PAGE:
Before Congress left Washington, D.C., for the August recess, the Trump administration signaled its support for repeal of a recent Consumer Financial Protection Bureau (CFPB) rule that puts lawyers before consumers.

In a Statement of Administration Policy, the White House wrote that the CFPB's arbitration "rule would benefit trial lawyers by increasing frivolous class-action lawsuits; harm consumers by denying them the full benefits and efficiencies of arbitration; and hurt financial institutions by increasing litigation expenses and compliance costs."

Last week, Senator Elizabeth Warren, D-Mass., pushed back against the administration, knowing that repealing the rule would be a high priority in the fall session of Congress. In the hopes of countering White House warnings that financially vulnerable consumers bear a disproportionate share of this burden, Warren sent a letter of her own to sixteen banks demanding various information and data related to arbitration clauses.

Warren likely won't be getting the data she's looking for, not only because the banks aren't obligated to provide it to her, but because the numbers she wishes to see don't exist. The fact is, consumers fare better under forced arbitration. While the CFPB's rule enabling consumers to file class action suits has the appearance of being consumer-friendly, it is nothing of the sort. It contradicts the CFPB's own findings on the benefits of arbitration and ensures class action lawyers receive substantially greater compensation than those very consumers the bureau is supposed to protect.

Proponents of the CFPB rule argue that mandatory arbitration favors banks and credit card companies, asserting that consumers tend to forgo arbitration altogether and instead opt to cut their losses. However, a study conducted by the Bureau itself, and presented to Congress in 2015, contradicts this argument.

In fact, according to the CFPB study, consumers regularly pursue arbitration remedies for disputed charges, and they often employ legal counsel. The study also notes arbitration cases are typically completed quickly (i.e. within months), and the average award for consumers is just under $5,400.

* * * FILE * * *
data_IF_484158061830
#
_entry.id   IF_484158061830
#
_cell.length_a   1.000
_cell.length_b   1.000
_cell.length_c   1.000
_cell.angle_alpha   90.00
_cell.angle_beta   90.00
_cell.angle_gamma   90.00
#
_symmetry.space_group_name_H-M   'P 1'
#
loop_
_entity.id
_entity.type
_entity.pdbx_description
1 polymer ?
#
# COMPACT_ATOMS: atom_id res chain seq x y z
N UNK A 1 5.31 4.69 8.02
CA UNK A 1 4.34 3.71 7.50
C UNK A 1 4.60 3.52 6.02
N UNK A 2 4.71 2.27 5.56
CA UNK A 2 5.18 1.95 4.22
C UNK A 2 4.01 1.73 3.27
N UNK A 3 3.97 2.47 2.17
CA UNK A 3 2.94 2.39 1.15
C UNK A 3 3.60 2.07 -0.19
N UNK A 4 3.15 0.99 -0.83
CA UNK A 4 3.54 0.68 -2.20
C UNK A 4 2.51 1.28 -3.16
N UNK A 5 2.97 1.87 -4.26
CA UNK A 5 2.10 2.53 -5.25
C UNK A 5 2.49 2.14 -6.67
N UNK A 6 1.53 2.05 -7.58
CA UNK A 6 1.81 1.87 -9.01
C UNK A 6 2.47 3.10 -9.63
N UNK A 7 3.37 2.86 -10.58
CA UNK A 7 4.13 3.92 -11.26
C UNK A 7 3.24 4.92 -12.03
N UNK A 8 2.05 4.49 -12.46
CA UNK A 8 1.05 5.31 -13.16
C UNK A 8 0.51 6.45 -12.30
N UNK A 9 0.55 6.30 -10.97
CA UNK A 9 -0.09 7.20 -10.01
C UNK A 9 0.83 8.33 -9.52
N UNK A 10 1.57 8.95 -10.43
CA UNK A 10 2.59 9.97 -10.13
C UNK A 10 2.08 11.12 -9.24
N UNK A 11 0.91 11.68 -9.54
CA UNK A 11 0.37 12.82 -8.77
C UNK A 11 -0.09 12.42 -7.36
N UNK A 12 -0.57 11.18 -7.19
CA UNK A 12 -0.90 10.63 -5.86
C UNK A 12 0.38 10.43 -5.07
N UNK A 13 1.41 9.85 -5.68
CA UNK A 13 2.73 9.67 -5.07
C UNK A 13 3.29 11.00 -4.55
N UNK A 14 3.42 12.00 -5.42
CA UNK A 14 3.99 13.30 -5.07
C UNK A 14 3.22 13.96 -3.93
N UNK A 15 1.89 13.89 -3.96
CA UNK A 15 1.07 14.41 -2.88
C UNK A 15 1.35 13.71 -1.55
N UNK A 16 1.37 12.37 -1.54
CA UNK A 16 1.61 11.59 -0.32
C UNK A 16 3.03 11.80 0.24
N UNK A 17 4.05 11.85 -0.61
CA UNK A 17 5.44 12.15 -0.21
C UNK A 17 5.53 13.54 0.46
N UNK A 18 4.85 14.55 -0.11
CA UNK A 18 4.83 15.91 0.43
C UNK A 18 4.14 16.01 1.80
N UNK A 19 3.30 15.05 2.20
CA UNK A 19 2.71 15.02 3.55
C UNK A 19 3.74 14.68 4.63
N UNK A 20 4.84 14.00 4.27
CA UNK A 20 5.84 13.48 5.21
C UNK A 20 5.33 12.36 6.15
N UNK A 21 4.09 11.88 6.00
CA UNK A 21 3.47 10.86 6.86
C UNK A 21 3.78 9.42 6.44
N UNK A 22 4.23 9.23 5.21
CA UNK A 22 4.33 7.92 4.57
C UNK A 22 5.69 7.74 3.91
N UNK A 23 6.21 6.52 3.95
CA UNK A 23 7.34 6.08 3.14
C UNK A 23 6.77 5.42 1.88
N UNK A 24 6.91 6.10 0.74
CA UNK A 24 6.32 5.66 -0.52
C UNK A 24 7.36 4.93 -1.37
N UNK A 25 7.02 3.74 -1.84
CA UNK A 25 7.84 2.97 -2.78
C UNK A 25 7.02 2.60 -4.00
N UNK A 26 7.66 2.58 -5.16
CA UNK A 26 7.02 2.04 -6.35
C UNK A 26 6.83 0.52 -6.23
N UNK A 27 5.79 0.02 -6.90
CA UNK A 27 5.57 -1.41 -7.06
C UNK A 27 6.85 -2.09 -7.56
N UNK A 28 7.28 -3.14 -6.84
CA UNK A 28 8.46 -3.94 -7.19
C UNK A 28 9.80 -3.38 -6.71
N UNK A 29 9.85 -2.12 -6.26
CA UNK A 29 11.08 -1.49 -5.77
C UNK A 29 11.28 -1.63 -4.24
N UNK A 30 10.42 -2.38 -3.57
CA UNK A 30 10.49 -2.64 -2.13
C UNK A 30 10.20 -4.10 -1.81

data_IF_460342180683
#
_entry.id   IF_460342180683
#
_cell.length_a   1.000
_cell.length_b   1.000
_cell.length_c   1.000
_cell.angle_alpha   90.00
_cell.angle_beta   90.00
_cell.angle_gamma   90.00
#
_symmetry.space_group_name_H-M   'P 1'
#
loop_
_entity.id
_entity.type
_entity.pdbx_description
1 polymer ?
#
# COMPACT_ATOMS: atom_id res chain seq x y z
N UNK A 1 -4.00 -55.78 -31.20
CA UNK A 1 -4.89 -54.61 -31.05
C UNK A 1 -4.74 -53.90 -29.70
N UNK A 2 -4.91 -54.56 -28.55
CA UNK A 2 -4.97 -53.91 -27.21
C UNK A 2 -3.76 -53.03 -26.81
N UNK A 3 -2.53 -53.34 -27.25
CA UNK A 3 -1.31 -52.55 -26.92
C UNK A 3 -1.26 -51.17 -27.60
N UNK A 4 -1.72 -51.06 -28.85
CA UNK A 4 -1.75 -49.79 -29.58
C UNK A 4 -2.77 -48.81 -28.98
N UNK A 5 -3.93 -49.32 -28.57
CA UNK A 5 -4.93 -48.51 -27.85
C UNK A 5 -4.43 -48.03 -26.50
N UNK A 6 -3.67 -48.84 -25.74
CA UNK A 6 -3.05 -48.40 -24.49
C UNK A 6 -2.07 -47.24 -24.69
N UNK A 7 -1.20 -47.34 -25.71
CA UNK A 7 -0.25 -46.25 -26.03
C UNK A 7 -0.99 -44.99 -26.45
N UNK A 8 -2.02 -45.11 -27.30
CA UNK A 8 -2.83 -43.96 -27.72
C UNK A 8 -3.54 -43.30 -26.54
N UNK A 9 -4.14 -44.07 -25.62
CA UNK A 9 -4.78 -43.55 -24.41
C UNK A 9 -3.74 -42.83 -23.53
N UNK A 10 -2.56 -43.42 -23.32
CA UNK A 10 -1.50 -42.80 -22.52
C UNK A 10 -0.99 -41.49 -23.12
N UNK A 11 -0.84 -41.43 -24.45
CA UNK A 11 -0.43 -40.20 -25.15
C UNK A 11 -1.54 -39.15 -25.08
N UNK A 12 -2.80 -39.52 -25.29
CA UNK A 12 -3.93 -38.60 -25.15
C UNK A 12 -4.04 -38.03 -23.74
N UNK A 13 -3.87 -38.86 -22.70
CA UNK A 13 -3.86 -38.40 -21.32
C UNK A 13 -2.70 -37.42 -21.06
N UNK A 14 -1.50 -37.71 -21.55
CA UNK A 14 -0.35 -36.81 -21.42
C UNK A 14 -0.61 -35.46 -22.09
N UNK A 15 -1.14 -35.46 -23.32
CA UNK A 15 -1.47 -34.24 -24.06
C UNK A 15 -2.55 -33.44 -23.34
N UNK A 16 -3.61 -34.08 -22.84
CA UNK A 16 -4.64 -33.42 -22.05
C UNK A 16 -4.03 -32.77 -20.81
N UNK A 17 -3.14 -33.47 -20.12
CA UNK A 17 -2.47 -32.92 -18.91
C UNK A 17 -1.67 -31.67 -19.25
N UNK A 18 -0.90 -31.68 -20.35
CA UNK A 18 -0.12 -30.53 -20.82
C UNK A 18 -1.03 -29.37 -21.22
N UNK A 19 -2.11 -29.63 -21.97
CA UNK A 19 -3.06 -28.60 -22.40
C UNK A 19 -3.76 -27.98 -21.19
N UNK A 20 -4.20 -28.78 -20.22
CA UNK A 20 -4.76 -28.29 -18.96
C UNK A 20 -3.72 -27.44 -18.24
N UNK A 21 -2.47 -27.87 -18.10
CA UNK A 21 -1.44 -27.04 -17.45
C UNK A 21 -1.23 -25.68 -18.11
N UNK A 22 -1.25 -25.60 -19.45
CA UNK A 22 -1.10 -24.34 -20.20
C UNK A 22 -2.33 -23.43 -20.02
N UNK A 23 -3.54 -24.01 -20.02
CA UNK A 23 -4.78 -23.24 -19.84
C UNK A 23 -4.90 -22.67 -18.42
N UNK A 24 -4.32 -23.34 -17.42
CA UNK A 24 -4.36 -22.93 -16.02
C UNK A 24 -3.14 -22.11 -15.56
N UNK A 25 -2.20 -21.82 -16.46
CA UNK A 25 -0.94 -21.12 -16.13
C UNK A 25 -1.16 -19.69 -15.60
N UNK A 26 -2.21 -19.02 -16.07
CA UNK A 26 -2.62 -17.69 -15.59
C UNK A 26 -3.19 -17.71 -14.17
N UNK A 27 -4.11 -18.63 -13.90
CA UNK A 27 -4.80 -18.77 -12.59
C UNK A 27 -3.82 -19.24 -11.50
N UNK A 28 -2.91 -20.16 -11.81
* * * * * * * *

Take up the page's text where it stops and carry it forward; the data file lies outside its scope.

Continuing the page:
If the CFPB was concerned that consumers are unaware of how arbitration clauses worked, the bureau could have proposed a rule requiring additional disclosure or more comprehensive consumer education. However, the agency instead sought to prohibit mandatory arbitration altogether and open a Pandora's Box of class-action lawsuits.

In other words, the CFPB seems to have taken the position that there just aren't enough consumers hiring lawyers.

Conversely, the CFPB study also shows that class-action litigation takes years, and in each case examined, the Bureau found that the complainant either withdrew the suit or settled, never going to trial. Of the $1.1 billion granted to complainants in the settled cases, consumers only received an average of $32, often in the form of awards with no cash value, such as complimentary services like credit score reporting or credit monitoring. However, lawyer fees averaged $1 million per case, or about 41 percent of settlement awards, increasing in cases with fewer class participants.

While these litigators have a financial stake in seeing a class-action suit to completion, they have no real impetus to ensure that consumers get the best deal possible. The mission of the CFPB is to ensure that consumer financial products and services work for all Americans, not foster a system that encourages massive and expensive litigation at the expense of taxpayers and the individual consumer.

This rule will also create unintended consequences. Keith Noreika, the acting Comptroller of Currency and primary banking regulator for American banks, sent a letter on July 10 to the CFPB saying, "A variety of OCC [Office of the Comptroller of the Currency] staff have reviewed the CFPB's arbitration proposal… and have expressed concerns about its potential impact on the institutions that make up the federal banking system and its customers."

Charged with ensuring the safety and soundness of the United States banking system, the OCC is rightly concerned with how the CFPB's rule will impact the banking system. Companies will limit the credit access to the least profitable segment of consumers – often those with the fewest financial resources. Banks will increase checking account fees, card interest rates, and minimum balance requirements, making it even harder for lower income Americans to afford basic banking services.

In its zeal to unleash litigation, the bureau charged with consumer protection has forgotten its own purpose. Both the direct and indirect consequences of this rule are clear, and the House has already voted to repeal and reject the rule. Despite Senator Warren's attempt to run out the clock on the Congressional Review Act, when Congress returns from recess, the Senate must move quickly to repeal the rule and ensure consumers don't ultimately pay the price for misguided CFPB actions.

Beau Brunson is a Senior Policy Adviser at Consumers' Research, the nation's oldest consumers organization.

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